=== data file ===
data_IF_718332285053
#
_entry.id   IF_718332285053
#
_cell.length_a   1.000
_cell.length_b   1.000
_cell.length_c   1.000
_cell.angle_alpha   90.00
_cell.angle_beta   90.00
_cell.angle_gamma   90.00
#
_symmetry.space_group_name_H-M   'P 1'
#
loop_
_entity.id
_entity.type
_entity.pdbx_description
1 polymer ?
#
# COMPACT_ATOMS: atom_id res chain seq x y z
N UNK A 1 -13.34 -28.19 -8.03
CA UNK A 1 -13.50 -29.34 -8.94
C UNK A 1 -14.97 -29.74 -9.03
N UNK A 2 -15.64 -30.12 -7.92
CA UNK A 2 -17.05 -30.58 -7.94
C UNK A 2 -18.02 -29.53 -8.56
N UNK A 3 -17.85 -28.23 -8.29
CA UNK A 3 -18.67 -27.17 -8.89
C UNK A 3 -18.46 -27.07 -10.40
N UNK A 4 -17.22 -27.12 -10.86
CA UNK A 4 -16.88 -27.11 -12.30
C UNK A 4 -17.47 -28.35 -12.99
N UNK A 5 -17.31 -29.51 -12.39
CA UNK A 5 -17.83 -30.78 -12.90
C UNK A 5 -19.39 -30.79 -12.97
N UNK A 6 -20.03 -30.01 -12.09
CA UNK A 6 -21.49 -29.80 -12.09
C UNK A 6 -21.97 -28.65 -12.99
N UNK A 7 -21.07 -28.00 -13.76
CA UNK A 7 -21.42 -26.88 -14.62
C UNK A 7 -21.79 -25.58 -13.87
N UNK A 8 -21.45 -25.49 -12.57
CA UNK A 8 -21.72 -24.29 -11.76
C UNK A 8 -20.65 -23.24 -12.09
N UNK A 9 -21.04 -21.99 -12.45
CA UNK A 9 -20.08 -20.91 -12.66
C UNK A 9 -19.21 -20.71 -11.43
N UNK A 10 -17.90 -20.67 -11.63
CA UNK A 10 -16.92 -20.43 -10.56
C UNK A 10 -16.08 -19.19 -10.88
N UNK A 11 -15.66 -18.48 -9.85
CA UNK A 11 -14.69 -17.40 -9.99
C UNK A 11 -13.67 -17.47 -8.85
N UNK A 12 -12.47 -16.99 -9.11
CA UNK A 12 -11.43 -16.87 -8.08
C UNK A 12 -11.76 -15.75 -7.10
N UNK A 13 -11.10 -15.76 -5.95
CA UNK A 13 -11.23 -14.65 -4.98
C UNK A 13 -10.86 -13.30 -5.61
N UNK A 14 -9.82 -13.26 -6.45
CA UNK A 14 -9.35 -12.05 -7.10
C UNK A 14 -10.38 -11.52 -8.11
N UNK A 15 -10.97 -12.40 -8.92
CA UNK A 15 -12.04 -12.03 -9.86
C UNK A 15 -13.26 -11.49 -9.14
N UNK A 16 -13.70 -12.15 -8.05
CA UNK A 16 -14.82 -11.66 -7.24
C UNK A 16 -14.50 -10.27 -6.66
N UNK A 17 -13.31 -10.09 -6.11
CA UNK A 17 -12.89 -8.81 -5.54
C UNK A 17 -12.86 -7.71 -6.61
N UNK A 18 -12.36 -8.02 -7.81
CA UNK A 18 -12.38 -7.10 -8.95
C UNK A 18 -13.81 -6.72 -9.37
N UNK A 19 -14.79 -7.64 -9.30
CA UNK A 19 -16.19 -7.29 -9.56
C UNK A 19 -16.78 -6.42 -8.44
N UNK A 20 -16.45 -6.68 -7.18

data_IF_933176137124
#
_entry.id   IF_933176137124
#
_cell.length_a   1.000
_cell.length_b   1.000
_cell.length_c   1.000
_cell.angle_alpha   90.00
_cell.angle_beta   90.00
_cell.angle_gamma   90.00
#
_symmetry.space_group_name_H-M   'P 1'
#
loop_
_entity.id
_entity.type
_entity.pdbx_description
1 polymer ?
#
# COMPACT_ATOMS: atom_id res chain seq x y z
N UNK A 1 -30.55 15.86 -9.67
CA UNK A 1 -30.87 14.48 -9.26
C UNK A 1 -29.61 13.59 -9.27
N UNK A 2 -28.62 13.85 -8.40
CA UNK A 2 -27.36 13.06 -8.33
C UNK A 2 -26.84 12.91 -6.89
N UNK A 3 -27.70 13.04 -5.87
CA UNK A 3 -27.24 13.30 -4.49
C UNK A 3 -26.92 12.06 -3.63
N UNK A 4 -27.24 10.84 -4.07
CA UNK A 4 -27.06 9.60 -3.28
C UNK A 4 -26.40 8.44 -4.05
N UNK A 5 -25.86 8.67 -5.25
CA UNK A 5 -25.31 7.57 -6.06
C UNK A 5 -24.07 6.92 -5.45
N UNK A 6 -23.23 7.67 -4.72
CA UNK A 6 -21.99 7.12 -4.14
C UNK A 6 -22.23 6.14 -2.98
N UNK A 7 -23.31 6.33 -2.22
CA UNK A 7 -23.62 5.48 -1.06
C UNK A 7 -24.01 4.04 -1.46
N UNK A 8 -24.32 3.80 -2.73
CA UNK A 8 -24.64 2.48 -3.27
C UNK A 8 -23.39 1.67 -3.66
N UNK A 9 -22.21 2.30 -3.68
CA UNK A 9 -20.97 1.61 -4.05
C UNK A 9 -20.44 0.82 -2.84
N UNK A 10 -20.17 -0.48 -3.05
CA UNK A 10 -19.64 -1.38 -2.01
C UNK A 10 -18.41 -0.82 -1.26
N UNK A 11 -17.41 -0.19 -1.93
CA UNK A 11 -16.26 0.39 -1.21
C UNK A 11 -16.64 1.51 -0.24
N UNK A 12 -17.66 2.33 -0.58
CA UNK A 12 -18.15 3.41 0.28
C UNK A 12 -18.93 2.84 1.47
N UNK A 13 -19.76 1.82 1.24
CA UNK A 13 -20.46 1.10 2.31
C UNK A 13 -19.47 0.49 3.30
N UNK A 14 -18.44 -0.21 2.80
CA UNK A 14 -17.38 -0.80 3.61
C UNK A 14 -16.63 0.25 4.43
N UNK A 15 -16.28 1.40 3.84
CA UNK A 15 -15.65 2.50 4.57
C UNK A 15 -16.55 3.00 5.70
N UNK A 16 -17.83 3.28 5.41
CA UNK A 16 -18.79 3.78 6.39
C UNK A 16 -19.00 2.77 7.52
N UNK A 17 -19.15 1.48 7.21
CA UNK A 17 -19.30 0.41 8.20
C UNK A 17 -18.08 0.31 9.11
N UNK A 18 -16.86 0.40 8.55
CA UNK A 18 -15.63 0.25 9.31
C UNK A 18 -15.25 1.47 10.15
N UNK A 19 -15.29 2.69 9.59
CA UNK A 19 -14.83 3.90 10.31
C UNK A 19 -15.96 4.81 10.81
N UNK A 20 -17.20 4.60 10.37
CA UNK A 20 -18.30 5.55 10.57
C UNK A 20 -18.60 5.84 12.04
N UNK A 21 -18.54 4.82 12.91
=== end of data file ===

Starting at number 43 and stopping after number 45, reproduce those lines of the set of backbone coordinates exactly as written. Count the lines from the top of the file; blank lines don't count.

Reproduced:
CA UNK A 8 -21.72 -24.29 -11.76
C UNK A 8 -20.65 -23.24 -12.09
N UNK A 9 -21.04 -21.99 -12.45